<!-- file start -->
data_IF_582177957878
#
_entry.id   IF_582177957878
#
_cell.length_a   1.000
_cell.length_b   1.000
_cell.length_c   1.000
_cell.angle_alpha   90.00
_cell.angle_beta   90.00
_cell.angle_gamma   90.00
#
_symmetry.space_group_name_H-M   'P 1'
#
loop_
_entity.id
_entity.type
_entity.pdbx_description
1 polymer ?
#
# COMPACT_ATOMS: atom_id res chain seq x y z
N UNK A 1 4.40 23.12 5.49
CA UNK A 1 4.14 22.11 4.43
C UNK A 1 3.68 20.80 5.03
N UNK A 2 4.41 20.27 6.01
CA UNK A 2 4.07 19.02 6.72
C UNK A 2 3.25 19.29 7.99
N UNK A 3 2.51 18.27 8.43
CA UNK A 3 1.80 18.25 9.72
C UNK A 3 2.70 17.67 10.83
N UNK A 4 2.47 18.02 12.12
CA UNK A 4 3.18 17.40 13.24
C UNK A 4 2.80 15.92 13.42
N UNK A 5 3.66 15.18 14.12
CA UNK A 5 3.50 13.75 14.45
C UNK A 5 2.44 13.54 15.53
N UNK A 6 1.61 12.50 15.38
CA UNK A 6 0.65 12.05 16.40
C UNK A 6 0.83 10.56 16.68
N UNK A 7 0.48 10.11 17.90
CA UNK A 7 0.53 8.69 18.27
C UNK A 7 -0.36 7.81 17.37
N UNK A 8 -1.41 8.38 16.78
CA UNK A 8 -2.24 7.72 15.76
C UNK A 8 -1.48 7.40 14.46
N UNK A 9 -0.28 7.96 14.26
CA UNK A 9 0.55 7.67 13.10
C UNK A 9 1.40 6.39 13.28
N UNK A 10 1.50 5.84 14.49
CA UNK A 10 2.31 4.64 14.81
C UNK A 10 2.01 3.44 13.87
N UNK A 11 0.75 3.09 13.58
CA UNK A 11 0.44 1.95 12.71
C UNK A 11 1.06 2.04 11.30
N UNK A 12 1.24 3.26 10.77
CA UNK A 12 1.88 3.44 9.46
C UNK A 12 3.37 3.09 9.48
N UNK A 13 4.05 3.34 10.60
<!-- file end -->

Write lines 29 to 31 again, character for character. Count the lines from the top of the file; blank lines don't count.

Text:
C UNK A 3 2.70 17.67 10.83
N UNK A 4 2.47 18.02 12.12
CA UNK A 4 3.18 17.40 13.24